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Friday, July 31, 2015

Truth as interesting as fiction

by Beth Cronk, Litchfield head librarian

While novels are always popular, many people like a fascinating true story.  Some nonfiction books can be read cover to cover just like a novel.  They could be true crime, memoir, history, or a host of other things.  Following are a few of our new books that you could lose yourself in this summer.

The Billion Dollar Spy: A True Story of Cold War Espionage and Betrayal by David E. Hoffman tells the story of a Soviet engineer who handed over technological secrets to the U.S. in the late ‘70s.  Adolf Tolkachev was considered one of the most valuable spies to work for the U.S.  The Washington Post calls the book “one of the best spy stories to come out of the Cold War and all the more riveting…for being true.”

Smokejumper: A Memoir by One of America’s Most Select Airborne Firefighters by Jason A. Ramos and Julian Smith gives a glimpse into the work of wilderness firefighters who parachute into fire zones.  Ramos is an active-duty jumper with 26 years of experience.  He tells the history of smokejumping, explains why it needs to be done, and shares his personal adventures on the job.

Does This Beach Make Me Look Fat? True Stories and Confessions is a collection of humorous essays by novelist Lisa Scottoline and her daughter Francesca Serritella.  The stories and reflections are all very short, so you don’t have to have a long stretch of time to get into this book.  Scottoline and Serritella have written several books like these, which have been compared to Erma Bombeck’s work (though not as good).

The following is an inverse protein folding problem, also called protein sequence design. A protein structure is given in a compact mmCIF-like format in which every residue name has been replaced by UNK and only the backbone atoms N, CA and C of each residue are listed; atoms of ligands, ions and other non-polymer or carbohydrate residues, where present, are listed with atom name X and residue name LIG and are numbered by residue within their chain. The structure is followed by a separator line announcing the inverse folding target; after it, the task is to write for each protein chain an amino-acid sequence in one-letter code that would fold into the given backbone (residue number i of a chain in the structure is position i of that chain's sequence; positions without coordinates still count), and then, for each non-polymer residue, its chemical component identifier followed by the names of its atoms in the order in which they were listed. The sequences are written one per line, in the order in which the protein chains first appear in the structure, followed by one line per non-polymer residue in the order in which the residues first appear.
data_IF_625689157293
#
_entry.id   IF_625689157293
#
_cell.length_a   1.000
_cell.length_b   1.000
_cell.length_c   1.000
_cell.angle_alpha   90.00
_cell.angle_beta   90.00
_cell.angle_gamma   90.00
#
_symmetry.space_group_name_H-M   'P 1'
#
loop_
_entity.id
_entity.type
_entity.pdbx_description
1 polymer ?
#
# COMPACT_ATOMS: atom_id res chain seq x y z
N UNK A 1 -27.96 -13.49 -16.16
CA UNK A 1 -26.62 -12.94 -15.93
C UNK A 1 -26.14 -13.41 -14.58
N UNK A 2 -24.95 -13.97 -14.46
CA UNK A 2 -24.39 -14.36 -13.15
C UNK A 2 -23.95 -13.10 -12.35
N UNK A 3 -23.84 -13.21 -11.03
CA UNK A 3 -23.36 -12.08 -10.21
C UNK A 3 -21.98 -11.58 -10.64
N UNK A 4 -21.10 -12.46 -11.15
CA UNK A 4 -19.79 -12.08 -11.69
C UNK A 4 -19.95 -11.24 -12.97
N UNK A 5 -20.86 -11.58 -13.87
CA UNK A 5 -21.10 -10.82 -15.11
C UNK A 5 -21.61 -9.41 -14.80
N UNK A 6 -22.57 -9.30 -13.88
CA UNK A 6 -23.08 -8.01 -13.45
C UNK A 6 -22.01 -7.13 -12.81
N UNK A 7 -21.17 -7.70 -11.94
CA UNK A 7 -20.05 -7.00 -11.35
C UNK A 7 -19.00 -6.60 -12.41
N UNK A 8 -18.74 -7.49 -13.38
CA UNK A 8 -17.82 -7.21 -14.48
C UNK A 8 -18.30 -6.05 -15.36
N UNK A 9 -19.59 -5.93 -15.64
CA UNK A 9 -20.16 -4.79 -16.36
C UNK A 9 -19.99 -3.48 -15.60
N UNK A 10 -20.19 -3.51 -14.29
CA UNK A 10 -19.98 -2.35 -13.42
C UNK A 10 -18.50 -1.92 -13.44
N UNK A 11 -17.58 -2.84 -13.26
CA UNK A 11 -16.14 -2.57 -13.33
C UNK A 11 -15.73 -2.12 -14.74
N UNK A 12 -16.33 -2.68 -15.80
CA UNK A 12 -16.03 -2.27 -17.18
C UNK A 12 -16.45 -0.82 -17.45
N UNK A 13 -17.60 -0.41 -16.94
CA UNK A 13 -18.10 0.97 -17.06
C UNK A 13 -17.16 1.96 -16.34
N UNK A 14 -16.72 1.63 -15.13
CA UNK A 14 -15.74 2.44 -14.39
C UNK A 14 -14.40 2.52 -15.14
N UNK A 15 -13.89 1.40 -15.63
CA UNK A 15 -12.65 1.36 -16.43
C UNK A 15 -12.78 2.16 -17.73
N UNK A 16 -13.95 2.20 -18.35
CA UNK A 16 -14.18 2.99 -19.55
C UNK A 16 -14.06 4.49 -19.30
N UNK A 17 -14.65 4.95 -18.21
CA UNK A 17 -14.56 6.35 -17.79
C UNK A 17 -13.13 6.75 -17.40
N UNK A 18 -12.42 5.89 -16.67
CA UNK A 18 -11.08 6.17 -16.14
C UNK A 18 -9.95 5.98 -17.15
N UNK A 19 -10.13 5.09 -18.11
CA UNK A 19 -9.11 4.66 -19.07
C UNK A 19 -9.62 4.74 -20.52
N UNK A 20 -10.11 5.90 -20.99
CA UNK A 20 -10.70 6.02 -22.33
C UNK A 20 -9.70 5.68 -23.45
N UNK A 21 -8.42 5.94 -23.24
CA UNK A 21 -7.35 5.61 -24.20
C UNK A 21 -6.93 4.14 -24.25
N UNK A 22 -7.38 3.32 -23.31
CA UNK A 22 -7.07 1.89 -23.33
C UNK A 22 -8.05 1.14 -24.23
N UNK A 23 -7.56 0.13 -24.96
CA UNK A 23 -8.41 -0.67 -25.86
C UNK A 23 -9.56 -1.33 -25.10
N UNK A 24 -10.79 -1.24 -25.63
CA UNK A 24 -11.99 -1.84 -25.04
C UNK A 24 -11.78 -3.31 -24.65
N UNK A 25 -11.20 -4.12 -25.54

Primates of Park Avenue: A Memoir by Wednesday Martin is an outsider’s perspective on upper class mothers in New York City.  Martin is a writer and social researcher with a background in anthropology. She struggled to fit in with the women in her new neighborhood and turned to primatology to make sense of the hierarchy and behavior.  The book has funny observations on how humans are like baboons in establishing dominance, engaging in display rituals, and mating.  It also has some surprisingly touching reflections on motherhood and female friendship. 

If you’d like some armchair travel, Peaks on the Horizon: Two Journeys in Tibet by Charlie Carroll could fit the bill.  Carroll became obsessed with Tibet in grade school when he checked out Seven Years in Tibet from the library.  He got to visit as an adult on sabbatical from his teaching job, and on the border between China and Tibet he met Lobsang, a Tibetan exile who’d had to flee through the Himalayas at the age of five.  The book tells Lobsang’s story, as well as Carroll’s story of visiting the country.  Reviewers say it’s suspenseful and enlightening.

The Oregon Trail: A New American Journey by Rinker Buck is also a travelogue, but a very different one.  Buck traveled the 2000-mile Oregon Trail in a covered wagon with a team of mules, along with his brother and his dog.  It took them four months to go from St. Joseph, Missouri, to Baker City, Oregon, contending with thunderstorms, runaway mules, vanished sections of the trail, the Rocky Mountains, and many broken wheels and axels.  Besides telling the story of their own journey, the book also tells the history of the trail and the 400,000 people who went west on it.  Being compared to Bill Bryson’s A Walk in the Woods and sounding somewhat similar to Cheryl Strayed’s Wild, this one has gotten fantastic reviews.


Truth can be stranger than fiction, and just as entertaining.  Consider adding some nonfiction to your summer reading list.